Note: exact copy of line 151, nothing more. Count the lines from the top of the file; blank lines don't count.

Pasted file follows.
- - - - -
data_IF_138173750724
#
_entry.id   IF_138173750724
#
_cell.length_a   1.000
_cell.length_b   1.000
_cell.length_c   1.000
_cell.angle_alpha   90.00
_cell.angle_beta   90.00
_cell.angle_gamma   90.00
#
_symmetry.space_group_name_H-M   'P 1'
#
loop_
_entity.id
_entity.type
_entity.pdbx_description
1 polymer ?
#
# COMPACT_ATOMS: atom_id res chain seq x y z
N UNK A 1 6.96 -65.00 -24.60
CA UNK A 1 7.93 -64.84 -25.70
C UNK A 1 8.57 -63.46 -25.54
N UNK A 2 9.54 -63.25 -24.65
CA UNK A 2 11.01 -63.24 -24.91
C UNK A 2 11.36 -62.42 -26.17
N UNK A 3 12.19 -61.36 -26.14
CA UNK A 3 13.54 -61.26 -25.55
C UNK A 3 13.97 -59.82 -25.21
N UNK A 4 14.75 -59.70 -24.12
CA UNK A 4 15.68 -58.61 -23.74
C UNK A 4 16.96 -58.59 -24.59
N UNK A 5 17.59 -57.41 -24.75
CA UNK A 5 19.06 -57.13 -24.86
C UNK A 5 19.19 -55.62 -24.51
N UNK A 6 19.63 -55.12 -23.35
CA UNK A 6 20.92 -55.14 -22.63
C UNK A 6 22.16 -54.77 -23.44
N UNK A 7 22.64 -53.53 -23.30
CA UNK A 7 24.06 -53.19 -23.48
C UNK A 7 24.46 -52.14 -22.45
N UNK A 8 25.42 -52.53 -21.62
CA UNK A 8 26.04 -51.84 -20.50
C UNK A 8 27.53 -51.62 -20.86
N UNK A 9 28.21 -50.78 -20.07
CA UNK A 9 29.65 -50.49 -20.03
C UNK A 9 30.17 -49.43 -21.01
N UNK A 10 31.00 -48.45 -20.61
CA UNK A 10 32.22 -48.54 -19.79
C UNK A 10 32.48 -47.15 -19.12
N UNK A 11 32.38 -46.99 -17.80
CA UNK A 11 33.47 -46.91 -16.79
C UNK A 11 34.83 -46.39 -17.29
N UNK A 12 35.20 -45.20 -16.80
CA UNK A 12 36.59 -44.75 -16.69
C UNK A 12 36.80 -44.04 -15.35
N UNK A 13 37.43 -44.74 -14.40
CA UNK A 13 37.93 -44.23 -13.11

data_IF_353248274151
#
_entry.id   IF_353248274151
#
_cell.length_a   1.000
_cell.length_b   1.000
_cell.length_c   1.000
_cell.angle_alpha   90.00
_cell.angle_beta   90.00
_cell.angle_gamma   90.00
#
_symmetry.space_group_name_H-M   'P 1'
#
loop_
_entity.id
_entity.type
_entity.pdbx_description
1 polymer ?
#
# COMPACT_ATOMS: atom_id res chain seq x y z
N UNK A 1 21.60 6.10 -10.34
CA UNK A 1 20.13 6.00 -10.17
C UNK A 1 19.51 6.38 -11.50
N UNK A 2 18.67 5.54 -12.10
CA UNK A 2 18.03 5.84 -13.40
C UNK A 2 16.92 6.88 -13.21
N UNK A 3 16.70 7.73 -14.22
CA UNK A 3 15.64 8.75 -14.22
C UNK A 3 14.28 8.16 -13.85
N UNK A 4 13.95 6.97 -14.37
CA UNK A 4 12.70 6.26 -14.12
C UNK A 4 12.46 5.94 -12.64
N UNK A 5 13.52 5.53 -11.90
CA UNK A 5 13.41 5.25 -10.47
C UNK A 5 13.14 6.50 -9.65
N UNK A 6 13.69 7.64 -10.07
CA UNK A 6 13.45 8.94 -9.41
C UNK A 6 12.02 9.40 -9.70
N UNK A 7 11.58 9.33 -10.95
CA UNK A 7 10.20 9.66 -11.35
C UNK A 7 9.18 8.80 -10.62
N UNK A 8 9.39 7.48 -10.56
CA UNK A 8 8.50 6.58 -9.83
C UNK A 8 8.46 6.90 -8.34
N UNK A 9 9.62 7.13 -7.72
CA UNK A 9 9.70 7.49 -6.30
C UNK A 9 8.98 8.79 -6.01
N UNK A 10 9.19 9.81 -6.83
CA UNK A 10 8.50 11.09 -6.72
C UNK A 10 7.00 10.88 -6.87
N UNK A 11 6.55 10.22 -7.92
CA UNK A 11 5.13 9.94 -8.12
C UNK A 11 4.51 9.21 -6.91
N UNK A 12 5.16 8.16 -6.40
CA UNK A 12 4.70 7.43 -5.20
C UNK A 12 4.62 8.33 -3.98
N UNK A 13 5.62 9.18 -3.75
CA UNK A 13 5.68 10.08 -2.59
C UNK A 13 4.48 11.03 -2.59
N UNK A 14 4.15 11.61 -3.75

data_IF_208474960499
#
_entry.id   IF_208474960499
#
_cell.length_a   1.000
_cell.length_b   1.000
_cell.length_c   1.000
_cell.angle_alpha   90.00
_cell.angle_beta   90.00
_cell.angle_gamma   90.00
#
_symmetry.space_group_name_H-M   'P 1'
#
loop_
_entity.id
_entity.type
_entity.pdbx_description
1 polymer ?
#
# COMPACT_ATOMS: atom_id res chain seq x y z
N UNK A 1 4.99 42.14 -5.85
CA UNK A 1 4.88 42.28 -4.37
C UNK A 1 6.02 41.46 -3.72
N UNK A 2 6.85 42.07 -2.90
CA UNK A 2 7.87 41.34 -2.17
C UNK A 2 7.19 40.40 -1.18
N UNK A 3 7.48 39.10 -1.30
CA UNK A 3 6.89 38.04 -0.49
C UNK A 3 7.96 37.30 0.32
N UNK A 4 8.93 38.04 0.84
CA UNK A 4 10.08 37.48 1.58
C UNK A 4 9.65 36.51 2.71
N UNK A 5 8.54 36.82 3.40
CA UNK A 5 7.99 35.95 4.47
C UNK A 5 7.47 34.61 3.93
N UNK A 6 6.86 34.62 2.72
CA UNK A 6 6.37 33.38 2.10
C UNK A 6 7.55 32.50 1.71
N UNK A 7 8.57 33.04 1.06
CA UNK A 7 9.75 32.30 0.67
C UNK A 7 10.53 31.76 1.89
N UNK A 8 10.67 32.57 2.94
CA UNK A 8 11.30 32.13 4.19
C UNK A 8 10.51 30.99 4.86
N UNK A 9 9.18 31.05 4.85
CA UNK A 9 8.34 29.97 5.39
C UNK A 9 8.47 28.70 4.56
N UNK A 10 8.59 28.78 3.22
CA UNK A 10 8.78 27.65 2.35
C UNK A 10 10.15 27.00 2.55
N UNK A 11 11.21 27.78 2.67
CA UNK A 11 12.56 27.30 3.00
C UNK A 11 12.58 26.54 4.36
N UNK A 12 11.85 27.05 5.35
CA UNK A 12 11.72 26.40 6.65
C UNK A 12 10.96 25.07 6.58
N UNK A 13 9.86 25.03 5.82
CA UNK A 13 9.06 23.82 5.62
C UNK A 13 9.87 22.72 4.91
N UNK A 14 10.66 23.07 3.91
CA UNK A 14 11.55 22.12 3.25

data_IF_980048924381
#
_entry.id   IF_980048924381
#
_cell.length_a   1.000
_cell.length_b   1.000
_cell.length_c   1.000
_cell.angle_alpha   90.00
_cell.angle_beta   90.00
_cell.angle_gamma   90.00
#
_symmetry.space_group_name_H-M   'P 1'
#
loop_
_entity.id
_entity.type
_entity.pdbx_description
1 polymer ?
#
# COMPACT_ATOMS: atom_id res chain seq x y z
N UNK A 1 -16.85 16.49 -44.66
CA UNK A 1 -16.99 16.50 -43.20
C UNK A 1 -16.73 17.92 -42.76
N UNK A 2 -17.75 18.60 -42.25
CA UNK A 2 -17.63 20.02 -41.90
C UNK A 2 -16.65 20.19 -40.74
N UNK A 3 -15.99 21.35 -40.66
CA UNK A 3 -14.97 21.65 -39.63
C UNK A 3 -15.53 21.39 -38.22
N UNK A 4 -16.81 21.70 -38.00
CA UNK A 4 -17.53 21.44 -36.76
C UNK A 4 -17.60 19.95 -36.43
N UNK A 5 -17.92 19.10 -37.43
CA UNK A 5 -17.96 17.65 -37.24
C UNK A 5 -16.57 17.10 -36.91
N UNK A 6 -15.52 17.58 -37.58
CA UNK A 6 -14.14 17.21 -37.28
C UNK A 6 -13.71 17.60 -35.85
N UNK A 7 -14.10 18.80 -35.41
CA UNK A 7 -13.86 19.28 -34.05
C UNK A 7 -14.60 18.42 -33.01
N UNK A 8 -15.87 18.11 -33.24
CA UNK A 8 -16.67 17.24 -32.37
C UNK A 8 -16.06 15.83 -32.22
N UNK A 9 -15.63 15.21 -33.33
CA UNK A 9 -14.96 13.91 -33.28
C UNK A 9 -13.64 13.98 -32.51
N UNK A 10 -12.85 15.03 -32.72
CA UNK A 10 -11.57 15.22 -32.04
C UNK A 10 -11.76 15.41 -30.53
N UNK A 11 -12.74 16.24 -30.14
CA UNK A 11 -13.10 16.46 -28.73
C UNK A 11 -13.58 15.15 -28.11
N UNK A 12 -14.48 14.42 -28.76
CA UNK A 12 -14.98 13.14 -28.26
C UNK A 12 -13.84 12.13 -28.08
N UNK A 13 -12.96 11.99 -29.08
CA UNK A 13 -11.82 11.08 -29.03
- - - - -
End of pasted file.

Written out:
N UNK A 5 8.54 36.82 3.40